Wine, Grapes and Health
Recent findings have shown that moderate wine consumption can have positive health benefits. Historically, physicians have recommended wine for: treatment of iron deficiency, increase mineral absorption, and reduce incidence of troublesome sleep disorders.
The traditional use of wine with meals offers many benefits including: aiding the digestive process, stimulating the intake of nutrients, helping reduce the risk of coronary heart disease by reducing cholesterol.
You may have heard the term "French Paradox", which refers to the phenomenon that despite per capita wine consumption and saturated fat intake in France being very high, levels of coronary heart disease in that country are relatively low. Researchers have discovered that one reason for the French people’s low rate of coronary heart disease is the presence of phenolic compounds or antioxidants such as resveratrol in wine, especially red wine.
Studies show that resveratrol lowers LDL cholesterol (the so-called "bad") while elevating HDL cholesterol (the "good") levels, which helps to clear arterial walls of harmful deposits (Mississippi Agricultural & Forestry Experimental Station, Vol. 58, No. 2). In fact, recent studies have found muscadine grapes and their resulting products contain more resveratrol and other antioxidants than any other types of grapes. Muscadine grapes contain antioxidants in skins, seed, pulp, juice and wine. See more about grapes and health in the Muscadine nutrition section.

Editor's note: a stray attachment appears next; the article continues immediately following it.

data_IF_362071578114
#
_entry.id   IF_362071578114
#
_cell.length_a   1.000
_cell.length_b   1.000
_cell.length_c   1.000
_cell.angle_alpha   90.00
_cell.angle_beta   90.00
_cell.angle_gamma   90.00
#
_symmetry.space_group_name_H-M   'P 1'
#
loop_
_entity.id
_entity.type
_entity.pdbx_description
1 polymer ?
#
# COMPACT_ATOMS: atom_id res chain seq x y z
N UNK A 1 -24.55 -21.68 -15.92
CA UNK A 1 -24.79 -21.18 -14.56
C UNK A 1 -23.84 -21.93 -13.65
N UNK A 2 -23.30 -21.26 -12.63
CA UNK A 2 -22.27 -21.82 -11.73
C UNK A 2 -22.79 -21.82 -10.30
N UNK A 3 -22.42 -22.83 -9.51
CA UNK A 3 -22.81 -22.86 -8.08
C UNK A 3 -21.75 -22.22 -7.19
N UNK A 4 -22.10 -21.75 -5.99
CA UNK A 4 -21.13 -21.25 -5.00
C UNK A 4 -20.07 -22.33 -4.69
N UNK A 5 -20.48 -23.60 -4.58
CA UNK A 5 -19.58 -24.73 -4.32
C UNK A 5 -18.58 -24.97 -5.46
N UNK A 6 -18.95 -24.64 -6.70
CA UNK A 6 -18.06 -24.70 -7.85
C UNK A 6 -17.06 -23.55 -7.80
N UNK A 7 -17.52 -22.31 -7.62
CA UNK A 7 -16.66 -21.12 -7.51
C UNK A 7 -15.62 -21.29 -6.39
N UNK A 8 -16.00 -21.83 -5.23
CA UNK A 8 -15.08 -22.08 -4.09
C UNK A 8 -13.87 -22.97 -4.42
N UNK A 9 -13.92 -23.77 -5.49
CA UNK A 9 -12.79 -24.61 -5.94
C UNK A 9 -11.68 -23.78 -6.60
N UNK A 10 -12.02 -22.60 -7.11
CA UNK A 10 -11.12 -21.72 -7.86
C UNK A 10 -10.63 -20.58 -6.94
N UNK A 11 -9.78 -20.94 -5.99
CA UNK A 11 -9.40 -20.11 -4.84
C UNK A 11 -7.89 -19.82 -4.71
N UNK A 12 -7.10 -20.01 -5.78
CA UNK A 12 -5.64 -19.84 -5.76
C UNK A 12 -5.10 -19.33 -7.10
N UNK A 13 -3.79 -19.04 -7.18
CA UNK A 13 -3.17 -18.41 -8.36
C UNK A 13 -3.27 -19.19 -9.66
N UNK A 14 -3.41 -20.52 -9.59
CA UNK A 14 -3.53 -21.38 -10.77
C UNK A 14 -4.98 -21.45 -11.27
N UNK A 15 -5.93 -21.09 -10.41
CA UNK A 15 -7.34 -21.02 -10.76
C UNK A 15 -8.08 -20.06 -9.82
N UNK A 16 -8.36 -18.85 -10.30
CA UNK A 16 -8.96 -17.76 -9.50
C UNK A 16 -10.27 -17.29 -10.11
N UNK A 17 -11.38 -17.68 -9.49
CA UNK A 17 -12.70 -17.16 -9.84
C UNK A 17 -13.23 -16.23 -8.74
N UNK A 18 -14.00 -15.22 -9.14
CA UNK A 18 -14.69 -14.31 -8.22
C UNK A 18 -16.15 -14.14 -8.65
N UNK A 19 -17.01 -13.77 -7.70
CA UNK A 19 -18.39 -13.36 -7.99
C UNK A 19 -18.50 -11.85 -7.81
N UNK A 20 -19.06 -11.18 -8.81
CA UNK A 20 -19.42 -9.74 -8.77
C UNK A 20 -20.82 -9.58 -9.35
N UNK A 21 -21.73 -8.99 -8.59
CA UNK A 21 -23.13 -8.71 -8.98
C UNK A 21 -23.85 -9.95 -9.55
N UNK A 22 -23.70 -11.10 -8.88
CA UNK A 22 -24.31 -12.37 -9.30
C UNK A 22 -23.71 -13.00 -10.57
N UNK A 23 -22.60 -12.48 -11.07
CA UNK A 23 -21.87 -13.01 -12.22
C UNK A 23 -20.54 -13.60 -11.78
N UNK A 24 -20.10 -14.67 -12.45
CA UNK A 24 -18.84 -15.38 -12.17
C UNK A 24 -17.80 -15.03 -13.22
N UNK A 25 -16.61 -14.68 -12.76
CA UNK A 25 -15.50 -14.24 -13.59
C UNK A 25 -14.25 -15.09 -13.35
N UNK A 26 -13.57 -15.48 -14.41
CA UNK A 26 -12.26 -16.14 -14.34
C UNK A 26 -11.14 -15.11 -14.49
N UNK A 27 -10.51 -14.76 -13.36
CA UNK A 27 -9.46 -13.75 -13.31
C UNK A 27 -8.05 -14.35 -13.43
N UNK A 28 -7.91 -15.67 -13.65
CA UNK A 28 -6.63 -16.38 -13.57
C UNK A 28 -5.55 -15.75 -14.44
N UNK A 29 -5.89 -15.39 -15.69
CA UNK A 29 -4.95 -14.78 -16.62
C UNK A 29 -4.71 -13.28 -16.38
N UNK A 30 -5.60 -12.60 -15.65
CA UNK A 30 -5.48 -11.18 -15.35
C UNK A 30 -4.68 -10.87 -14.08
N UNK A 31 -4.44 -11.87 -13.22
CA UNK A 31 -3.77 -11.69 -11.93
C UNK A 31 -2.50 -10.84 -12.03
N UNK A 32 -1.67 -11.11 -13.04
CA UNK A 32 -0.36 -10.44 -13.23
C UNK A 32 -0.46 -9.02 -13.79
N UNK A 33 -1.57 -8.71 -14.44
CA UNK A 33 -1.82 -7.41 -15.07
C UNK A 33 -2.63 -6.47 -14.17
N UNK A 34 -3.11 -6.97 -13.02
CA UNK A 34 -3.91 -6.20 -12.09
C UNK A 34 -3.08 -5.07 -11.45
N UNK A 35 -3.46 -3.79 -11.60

Scientific researchers have found repeatedly that moderate daily wine consumption actually appears to be more beneficial than either zero consumption or over-consumption. A healthy lifestyle also includes regular exercise and a diet low in fat and high in fresh fruit, vegetables, and grains. For those adults who include wine in their lifestyle, wine should be consumed only in moderation, and preferably around mealtime. It should be part of social, family, celebratory or other occasions, but not as their central focus. Excessive consumption should be discouraged, and the choice of abstinence for religious, health or personal reasons should also be respected.
Additional resources about Wine Consumption and Health:
- Wine Institute: Wine Specific Research
- USDA Dietary Guidelines
- The French Paradox & Drinking for Health. Gene Ford, Wine Appreciation Guild, San Francisco 1993
- Society, Culture and Drinking Patterns Reexamined. Editors: David J. Pittman and Helene Raskin White, Rutgers Center of Alcohol Studies, New Brunswick 1991.
- Health, Lifestyle & Environment. The Social Affairs Unit and the Manhattan Institute, New York 1991
- Constructive Drinking. Edited by Mary Douglas, Cambridge University Press, Cambridge 1987